This is one of those posts I’m not quite sure how to start. I guess it’s usually the honest ones, the ones you know are going to open up a conversation and which may leave some people feeling a little uncomfortable, that are the hardest to write. I want to write from my own personal experience, without judgement and without forcing my ideals, thoughts and feelings on anyone else. But once again it comes down to keeping a level of transparency around here, something I have always prioritised.I want to start a conversation on this platform because I feel it’s a conversation that needs to be had and maybe, just maybe it might bring clarity to those feeling the same way.
Okay so now that that’s out the way I guess I just need to dive right in and say what it is that I need to say.
For the last few months, may even close to a year, I have been drinking too much. Not everyday, and not to a point that I have ever put myself or my children in danger, but enough for me to begin to ask myself the question: How much is too much? And eventually, to ask myself the even deeper questions: Do I have a problem? Is alcohol controlling my life?
Drinking culture, especially in Cape Town seems to be at an all-time high with almost every social event centred around alcohol. You don’t agree? Early morning breakfasts turn into late morning Mimosa brunches (You made it after 10am, I’m guessing, because you planned to let your hair down the night before and enjoy a couple of drinks with the girls.) A quick spot of lunch before heading up the mountain for a hike, turns into a long boozy afternoon of drink after drink, before throwing all caution to the wind and declaring “Oh well, I’m not going hiking now, I might as well have another!” Early afternoon braai’s turn into late night parties with friends. We all know the drill. It starts off all innocently, a little cocktail or glass of wine with some friends, but before you know it you are three bottles in, with no sign of slowing down. And for those who still venture into the clubs (yes I know I’m not the only mom around here!), it’s close to impossible to go out without having shots of tequila shoved down your throat every half an hour and crawling out of there 3 hours later than you said you would. Again, for the record I don’t go out to clubs more than a couple of times a year, but I’m really just stating this for those in a different season to me, where night life and late night parties are a thing of the present. I know that so many of my friends without kids, are even feeling it. The constant pull to drink. The pressure to put alcohol at the centre of every social event. The pressure to just go with the flow and DRINK! Plans are made and more often than not it’s a case of “Let’s stop by for a drink on the way home!” But the real question everyone should be asking themselves is “Is it ever just one drink?”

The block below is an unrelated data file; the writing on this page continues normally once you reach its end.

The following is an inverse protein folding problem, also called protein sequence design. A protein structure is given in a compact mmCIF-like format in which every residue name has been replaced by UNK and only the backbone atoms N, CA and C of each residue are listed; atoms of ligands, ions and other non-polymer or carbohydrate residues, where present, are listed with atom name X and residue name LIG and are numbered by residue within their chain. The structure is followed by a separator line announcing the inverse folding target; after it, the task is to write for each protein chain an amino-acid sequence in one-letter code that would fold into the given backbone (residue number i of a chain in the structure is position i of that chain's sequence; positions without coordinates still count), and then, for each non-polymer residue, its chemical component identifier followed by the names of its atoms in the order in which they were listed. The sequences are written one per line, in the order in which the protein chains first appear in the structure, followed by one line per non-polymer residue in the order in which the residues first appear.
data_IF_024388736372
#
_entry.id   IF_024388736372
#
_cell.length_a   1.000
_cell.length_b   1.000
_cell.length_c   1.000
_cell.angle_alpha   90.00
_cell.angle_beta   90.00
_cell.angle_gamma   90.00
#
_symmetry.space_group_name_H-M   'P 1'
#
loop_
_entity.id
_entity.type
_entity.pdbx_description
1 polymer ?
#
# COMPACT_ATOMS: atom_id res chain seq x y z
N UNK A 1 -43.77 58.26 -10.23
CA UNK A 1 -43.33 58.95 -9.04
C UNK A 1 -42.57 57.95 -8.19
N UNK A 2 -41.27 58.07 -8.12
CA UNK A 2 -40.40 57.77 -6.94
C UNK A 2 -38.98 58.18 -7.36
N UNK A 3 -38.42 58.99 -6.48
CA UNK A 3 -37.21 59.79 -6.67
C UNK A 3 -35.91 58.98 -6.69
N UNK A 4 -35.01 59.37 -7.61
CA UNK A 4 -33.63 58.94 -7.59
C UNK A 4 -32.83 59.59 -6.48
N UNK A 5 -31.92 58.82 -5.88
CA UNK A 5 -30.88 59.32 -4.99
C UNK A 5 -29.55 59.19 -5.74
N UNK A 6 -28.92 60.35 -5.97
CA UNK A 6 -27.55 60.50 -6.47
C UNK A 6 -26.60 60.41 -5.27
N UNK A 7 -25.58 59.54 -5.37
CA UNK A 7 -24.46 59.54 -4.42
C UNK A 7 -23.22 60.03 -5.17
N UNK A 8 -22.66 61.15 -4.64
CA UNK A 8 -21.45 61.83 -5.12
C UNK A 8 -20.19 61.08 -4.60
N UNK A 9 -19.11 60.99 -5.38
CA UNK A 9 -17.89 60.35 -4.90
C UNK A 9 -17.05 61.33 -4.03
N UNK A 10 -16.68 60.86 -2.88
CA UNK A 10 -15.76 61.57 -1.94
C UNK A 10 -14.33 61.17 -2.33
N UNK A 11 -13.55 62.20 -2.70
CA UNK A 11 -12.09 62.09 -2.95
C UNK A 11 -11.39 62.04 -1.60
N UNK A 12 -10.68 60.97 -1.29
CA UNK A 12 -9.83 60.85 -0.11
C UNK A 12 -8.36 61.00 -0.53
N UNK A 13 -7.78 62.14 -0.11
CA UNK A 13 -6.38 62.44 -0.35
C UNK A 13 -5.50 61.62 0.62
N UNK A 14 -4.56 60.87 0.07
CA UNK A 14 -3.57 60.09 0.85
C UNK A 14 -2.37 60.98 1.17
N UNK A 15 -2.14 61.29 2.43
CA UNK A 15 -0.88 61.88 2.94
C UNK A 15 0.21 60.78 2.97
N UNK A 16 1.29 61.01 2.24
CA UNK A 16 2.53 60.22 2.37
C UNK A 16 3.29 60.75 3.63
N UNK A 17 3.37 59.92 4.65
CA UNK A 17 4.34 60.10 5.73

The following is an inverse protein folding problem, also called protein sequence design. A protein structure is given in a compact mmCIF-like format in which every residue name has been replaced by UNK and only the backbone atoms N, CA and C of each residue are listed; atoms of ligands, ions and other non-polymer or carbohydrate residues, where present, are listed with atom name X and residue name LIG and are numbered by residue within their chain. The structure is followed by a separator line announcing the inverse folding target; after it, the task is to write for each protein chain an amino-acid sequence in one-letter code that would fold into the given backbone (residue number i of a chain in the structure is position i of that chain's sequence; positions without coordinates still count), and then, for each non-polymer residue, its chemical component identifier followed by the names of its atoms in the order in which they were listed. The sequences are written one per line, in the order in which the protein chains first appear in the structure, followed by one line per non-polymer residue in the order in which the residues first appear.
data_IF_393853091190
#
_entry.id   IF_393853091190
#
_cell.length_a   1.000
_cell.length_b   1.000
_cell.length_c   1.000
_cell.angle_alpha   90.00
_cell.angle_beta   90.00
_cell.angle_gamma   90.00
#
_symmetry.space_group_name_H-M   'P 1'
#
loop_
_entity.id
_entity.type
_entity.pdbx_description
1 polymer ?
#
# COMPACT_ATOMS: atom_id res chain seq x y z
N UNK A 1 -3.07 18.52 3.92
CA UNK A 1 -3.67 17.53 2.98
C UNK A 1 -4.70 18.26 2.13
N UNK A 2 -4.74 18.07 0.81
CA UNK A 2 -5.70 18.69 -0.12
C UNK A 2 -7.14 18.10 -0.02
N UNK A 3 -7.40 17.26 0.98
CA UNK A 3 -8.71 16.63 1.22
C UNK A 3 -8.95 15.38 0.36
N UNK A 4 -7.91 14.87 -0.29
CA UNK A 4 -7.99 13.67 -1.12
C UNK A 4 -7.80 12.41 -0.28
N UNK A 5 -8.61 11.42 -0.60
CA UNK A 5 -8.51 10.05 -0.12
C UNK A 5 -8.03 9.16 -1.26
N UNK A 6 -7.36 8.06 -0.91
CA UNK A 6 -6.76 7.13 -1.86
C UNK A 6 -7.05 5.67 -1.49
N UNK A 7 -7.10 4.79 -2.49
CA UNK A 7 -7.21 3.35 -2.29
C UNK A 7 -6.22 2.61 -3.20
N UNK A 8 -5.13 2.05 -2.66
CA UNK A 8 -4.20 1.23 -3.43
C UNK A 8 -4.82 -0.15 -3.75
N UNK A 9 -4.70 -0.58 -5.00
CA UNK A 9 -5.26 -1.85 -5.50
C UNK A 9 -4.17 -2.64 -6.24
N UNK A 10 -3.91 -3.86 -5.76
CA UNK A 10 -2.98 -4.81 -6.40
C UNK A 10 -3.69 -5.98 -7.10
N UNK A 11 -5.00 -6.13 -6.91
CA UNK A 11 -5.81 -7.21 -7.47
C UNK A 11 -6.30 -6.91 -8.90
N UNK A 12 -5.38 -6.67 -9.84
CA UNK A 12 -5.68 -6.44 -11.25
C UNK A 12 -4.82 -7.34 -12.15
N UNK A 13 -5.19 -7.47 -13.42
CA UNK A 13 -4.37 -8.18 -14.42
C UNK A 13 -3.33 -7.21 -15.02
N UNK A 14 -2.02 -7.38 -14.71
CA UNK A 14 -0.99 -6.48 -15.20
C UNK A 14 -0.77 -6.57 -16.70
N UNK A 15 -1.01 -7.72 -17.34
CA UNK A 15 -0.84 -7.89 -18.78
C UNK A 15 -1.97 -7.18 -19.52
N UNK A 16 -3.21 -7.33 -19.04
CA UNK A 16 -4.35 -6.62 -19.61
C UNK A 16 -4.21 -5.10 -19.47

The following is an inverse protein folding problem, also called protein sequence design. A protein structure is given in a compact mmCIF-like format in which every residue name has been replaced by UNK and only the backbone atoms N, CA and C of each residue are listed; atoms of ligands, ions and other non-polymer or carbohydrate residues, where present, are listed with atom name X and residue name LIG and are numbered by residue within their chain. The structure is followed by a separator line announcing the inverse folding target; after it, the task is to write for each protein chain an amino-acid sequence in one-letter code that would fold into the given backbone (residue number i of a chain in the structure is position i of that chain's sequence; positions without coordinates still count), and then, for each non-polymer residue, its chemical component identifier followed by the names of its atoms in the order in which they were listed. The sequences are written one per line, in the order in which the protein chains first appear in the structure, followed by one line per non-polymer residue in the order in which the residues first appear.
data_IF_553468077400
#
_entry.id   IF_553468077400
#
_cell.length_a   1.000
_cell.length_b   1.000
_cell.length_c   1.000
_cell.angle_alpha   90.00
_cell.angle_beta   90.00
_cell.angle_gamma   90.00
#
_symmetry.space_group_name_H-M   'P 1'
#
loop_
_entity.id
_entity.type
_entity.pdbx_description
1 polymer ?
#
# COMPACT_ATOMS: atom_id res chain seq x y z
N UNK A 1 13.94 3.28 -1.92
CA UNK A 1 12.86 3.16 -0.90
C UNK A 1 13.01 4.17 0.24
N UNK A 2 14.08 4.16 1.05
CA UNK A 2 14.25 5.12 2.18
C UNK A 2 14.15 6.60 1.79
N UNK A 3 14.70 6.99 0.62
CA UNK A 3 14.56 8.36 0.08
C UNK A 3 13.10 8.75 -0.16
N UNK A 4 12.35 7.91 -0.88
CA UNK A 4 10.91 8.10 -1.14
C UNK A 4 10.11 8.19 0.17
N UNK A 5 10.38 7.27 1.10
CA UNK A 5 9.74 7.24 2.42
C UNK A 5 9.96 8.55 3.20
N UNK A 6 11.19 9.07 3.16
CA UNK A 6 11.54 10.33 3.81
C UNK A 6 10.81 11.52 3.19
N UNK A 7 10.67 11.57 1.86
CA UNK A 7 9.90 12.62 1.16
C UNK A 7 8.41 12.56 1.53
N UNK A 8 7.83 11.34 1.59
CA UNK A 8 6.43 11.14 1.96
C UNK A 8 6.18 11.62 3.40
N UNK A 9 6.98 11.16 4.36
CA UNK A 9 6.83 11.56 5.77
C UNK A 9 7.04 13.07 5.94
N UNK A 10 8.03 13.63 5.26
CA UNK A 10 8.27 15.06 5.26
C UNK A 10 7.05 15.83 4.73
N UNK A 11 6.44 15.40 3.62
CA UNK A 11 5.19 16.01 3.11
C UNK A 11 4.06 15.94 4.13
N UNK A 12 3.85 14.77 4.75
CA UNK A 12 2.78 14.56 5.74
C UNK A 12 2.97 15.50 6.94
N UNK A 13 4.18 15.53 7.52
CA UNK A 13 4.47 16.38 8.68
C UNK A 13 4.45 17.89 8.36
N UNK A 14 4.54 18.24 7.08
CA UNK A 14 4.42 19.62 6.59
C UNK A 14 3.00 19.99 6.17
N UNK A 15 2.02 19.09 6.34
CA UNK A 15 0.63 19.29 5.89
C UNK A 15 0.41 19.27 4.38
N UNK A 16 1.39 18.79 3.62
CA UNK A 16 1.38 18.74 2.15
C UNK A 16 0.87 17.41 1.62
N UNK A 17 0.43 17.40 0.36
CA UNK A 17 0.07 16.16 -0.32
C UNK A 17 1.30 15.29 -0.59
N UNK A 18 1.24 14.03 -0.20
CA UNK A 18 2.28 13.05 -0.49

I guess it totally depends on you and your personality type and whether you are strong enough to actually handle these situations without giving into the temptation/pressure/desire (whatever you want to call it), but I know that for many, myself included, we find it hard to say no. I know for me it’s mostly a case of not wanting to say no to new and fun experiences. I don’t drink because I’m depressed or to make me feel better, I drink because I want to have fun. And so in those situations I literally don’t have a hand break. I struggle to say no, to know when to stop and, when to actually just chill the heck out. And this is all made easier because it’s become the social norm. Nobody bats an eyelid if you order two doubles within 20 minutes of each other or if you order a gin and tonic at 10am on a Sunday morning. In fact it’s encouraged. It’s as though people have lost the ability to have fun without a drink in their hand. They ave lost the ability to socialise and interact with each other without being intoxicated. And let’s be honest my friends, Is it ever just one drink?